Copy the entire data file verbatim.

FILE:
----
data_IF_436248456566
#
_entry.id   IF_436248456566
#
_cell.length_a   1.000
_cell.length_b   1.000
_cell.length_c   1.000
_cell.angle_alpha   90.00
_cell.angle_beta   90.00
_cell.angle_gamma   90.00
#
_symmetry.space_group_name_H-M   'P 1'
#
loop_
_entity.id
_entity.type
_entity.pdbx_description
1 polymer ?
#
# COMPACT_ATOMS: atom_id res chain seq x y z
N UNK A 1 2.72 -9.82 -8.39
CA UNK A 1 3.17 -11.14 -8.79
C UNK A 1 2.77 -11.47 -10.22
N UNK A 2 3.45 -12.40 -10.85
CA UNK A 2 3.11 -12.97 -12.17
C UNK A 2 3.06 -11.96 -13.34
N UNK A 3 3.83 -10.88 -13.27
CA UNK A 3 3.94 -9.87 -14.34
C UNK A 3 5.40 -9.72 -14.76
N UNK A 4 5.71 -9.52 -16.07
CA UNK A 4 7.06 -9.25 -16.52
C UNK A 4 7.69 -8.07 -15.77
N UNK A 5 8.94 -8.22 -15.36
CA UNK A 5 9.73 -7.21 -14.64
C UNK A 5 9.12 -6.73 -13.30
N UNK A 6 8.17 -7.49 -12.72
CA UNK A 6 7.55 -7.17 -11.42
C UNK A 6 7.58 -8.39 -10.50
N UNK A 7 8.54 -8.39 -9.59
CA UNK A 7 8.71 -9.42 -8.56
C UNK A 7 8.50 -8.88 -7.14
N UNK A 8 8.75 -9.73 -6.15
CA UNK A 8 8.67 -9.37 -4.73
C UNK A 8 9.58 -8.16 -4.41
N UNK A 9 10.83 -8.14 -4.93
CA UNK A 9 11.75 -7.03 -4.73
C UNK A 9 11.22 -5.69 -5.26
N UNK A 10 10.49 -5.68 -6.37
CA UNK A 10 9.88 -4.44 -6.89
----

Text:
data_IF_436248456566
#
_entry.id   IF_436248456566
#
_cell.length_a   1.000
_cell.length_b   1.000
_cell.length_c   1.000
_cell.angle_alpha   90.00
_cell.angle_beta   90.00
_cell.angle_gamma   90.00
#
_symmetry.space_group_name_H-M   'P 1'
#
loop_
_entity.id
_entity.type
_entity.pdbx_description
1 polymer ?
#
# COMPACT_ATOMS: atom_id res chain seq x y z
N UNK A 1 2.72 -9.82 -8.39
CA UNK A 1 3.17 -11.14 -8.79
C UNK A 1 2.77 -11.47 -10.22
N UNK A 2 3.45 -12.40 -10.85
CA UNK A 2 3.11 -12.97 -12.17
C UNK A 2 3.06 -11.96 -13.34
N UNK A 3 3.83 -10.88 -13.27
CA UNK A 3 3.94 -9.87 -14.34
C UNK A 3 5.40 -9.72 -14.76
N UNK A 4 5.71 -9.52 -16.07
CA UNK A 4 7.06 -9.25 -16.52
C UNK A 4 7.69 -8.07 -15.77
N UNK A 5 8.94 -8.22 -15.36
CA UNK A 5 9.73 -7.21 -14.64
C UNK A 5 9.12 -6.73 -13.30
N UNK A 6 8.17 -7.49 -12.72
CA UNK A 6 7.55 -7.17 -11.42
C UNK A 6 7.58 -8.39 -10.50
N UNK A 7 8.54 -8.39 -9.59
CA UNK A 7 8.71 -9.42 -8.56
C UNK A 7 8.50 -8.88 -7.14
N UNK A 8 8.75 -9.73 -6.15
CA UNK A 8 8.67 -9.37 -4.73
C UNK A 8 9.58 -8.16 -4.41
N UNK A 9 10.83 -8.14 -4.93
CA UNK A 9 11.75 -7.03 -4.73
C UNK A 9 11.22 -5.69 -5.26
N UNK A 10 10.49 -5.68 -6.37
CA UNK A 10 9.88 -4.44 -6.89